Arashiyama is perhaps best known for its Bamboo Grove, but there’s another forest by the station that’s eye-catching in an altogether different way. During renovations of the Arashiyama Randen Station in 2013, artist Yasumichi Morita was tasked with creating an art installation to re-invigorate the area. In response, he created The Kimono Forest, a modern take on traditional Japanese textile design. Follow this charming path in the right direction and you’ll even find yourself at a relaxing public foot bath! 

The Kimono Forest: a blend of modern and traditional design

What is the Kimono Forest? 

The Kimono Forest is a collection of 600 clear cylinders, each standing two meters tall and housing pieces of gorgeous kimono fabric. They can be found on the platforms, among the rocky tracks and running alongside the station. Together, the cylinders vaguely resemble the tree trunks of a forest, hence the installation’s name. 

The Kimono Forest: a blend of modern and traditional design
Lovely designs

On the southern side of the station, the kimono-flanked path leads to a small ‘Dragon Pond’ where you can make a wish. Great for those who’ve accumulated a large sum of small change, from which they’d be happy to part.

At night, the Kimono Forest looks rather different. The tubes are illuminated which creates a romantic environment for an evening stroll. Just be sure to visit before 9:00pm, otherwise you’ll be walking in the dark! 

The Kimono Forest: a blend of modern and traditional design
Traditional and striking designs in the Kimono Forest.

The designs 

Take your time examining the intricate designs inside the cylinders. From geometric to floral to downright spooky, they represent the breadth of possibility in Japanese textile design. 

The Kimono Forest: a blend of modern and traditional design

As you make your way along, you may start to notice some repeated patterns. That’s because there are only 32 designs in total in the forest, all chosen by the artist Yasumichi Morita.

The fabrics were dyed in the ‘Kyo-yuzen style’, which dates back to the Edo era (1603-1868), at the local ‘Kamedatomi Fabric Company’. Head over to their website to learn more about this traditional technique and see their modern take in producing ‘aloha’ shirts.

Approaching the foot bath at Arashiyama Randen Station

Relax at the foot bath

Follow the kimono forest onto the central platform of Arashiyama Randen Station, and you’ll find the free public foot bath, or ashiyu. The water is steamy and hot, and you can enjoy watching the trams come and go as you unwind. I can’t think of a better activity to follow a long day of exploring this charming town.

Approaching the foot bath at Arashiyama Randen Station

Typically open from 9:00am until 8:00pm (shorter hours in winter), you can pick up an entry ticket for 200 yen from the station information office. This includes a towel for drying your legs off afterwards. For those who haven’t tried ashiyu before, simply remove your shoes and socks, roll up your pants and dip your legs into the soothing hot water.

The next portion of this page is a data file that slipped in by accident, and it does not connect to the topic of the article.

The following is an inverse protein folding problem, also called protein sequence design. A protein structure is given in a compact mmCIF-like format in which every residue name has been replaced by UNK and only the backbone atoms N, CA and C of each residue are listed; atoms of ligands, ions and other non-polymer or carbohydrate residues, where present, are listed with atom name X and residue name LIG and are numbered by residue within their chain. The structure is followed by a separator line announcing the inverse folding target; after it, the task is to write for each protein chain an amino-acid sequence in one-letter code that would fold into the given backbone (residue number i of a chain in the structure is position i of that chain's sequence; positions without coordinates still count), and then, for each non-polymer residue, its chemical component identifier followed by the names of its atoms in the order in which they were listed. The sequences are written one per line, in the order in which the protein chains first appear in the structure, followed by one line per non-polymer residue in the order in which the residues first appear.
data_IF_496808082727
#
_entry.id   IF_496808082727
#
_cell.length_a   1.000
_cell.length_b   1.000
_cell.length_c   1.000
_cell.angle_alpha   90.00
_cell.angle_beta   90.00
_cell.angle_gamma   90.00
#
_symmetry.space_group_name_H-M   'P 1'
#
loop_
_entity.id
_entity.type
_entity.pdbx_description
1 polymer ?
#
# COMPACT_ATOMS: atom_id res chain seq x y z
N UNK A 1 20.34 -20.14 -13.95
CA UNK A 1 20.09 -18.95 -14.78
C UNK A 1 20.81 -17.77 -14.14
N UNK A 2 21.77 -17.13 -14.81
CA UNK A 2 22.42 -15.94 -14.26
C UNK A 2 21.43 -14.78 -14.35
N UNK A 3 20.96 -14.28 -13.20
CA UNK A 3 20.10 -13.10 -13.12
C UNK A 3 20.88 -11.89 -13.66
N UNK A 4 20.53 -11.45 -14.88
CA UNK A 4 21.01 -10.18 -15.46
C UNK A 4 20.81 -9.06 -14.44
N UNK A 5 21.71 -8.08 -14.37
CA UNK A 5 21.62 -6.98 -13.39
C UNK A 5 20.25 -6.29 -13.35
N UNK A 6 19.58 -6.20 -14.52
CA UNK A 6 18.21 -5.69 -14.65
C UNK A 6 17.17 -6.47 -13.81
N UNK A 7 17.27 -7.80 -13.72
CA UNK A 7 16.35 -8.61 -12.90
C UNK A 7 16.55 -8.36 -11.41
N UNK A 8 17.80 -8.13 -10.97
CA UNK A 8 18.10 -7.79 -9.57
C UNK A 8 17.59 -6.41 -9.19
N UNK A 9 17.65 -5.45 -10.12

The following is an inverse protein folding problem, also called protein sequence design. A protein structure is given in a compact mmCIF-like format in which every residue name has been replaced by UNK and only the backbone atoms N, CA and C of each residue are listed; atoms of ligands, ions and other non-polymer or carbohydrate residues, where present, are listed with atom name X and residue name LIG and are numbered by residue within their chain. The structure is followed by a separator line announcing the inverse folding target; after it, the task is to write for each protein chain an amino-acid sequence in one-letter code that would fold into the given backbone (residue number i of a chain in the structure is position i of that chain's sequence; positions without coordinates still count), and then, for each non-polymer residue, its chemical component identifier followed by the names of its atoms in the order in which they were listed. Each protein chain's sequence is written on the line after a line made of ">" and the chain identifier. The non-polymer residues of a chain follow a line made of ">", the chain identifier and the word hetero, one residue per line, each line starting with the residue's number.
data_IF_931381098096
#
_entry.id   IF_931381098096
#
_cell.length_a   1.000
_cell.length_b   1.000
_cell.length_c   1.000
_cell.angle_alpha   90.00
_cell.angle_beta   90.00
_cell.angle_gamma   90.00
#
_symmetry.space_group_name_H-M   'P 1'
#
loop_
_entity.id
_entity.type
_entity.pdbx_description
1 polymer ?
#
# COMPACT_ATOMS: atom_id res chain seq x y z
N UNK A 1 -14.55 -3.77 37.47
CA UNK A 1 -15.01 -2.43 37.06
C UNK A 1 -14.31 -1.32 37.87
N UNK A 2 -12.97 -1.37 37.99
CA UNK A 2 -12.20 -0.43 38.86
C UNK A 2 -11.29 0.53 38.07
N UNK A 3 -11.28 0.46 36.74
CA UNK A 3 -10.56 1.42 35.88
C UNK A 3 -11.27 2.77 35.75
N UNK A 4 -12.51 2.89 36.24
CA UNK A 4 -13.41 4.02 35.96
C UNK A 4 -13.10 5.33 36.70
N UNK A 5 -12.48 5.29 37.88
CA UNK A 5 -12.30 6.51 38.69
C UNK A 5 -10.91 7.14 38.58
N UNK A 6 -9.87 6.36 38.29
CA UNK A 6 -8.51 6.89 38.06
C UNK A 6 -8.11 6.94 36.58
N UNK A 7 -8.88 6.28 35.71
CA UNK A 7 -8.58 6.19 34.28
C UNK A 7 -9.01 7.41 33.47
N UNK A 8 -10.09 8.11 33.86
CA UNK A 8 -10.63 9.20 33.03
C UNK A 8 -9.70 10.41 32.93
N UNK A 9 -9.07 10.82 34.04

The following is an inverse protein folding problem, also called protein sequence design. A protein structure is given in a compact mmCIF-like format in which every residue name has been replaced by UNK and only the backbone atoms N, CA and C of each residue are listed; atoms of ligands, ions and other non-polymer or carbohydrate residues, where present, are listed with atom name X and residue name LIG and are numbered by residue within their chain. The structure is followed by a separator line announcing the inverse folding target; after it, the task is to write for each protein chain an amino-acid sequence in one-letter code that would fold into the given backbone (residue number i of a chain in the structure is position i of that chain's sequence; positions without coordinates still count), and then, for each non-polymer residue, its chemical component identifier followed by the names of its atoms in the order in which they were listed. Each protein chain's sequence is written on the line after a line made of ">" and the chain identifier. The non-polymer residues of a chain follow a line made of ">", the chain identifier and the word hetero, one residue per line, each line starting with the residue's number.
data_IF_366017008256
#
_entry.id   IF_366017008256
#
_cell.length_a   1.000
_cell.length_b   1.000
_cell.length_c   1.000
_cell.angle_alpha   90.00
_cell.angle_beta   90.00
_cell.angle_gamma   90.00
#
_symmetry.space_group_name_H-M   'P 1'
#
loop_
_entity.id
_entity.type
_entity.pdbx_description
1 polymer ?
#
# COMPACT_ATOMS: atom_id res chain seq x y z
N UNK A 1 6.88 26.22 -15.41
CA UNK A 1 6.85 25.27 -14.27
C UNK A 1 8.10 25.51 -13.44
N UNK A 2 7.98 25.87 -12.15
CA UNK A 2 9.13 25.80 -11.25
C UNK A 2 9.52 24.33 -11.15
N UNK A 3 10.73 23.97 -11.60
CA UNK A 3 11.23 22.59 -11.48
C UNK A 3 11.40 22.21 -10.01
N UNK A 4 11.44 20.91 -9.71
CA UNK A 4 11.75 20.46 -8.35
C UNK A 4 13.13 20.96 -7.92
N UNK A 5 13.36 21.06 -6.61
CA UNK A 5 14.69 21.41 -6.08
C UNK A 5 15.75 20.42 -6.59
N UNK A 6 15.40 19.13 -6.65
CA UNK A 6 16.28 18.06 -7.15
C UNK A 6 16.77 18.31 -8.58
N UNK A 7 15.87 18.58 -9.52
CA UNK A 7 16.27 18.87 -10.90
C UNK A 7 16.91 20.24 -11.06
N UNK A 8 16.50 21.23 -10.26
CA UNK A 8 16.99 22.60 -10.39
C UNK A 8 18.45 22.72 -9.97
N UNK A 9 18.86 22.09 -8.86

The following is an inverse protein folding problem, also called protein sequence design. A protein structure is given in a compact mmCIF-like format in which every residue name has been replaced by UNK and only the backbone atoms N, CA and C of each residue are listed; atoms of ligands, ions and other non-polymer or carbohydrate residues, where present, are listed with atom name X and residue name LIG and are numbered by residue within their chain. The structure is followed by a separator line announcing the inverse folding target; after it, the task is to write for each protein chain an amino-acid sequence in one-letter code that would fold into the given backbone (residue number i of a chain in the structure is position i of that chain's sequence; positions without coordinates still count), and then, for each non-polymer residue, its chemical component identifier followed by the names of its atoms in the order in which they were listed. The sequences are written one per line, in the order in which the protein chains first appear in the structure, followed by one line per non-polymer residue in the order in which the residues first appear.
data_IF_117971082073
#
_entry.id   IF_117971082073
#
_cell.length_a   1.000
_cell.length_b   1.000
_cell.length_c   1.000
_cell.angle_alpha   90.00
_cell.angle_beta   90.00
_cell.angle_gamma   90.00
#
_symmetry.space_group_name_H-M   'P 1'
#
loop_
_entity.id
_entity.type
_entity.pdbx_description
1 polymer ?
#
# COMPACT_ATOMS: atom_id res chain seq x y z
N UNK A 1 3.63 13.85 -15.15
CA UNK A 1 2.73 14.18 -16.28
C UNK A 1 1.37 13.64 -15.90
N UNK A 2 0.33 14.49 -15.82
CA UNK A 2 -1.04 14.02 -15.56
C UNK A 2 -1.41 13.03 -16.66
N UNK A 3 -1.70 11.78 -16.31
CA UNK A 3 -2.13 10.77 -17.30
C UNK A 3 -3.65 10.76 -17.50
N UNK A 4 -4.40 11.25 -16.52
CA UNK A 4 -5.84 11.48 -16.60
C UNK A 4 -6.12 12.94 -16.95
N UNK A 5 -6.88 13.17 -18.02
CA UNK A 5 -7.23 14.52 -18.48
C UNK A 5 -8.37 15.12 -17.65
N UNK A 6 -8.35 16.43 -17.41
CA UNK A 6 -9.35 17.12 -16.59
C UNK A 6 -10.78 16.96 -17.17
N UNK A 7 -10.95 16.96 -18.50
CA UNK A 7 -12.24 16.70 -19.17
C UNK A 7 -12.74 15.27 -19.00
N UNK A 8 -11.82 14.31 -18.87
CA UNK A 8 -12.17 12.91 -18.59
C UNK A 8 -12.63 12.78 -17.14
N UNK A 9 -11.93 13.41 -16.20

Approaching the foot bath at Arashiyama Randen Station

Once you’re sitting there, you may wonder what to do next. Well, that’s up to you! Close your eyes and relax or enjoy a chat with your fellow bathers. The only rule is that you leave snacks and drinks out of the bath to avoid floaties!  

Approaching the foot bath at Arashiyama Randen Station

Arashiyama is a delightful town brimming with traditional temples, beautiful scenery and interesting shops. If you’re interested in seeing an eye-catching blend of Japanese design and modern art, take a walk through the Kimono Forest. And, if you have time, finish it all off with a soak at the foot bath! 

The Kimono Forest: a blend of modern and traditional design

Getting there

Arashiyama is roughly a 30 minute train ride from Kyoto, accessible via multiple train, tram and bus routes. There are three stations, but the Kimono Forest is located at Arashiyama Station, serviced by the Keifuku Dentetsu Arashiyama tram line. Also known as the Randen line, it will bring you back into Kyoto near Omiya station. However, if you want to see more sights, this line can also take you to Ryoanji Temple

You could also arrive at one of the other Arashiyama Stations via the Hankyu-Arashiyama Line or the JR San-in Line. It is a 15 minute or 3 minute walk to the Kimono Forest, respectively. 

Name: Kimono Forest
Address: Arashiyama Randen Station (link)
Open: 24 hours
URL: click here

Check out our articles covering other things to do in Arashiyama; the Bamboo Grove, Okochi Sanso Garden, Monkey Park, Michelin Zen Buddhist Food at Tenryuji Temple and great shopping opportunities

Post by Japan Journeys.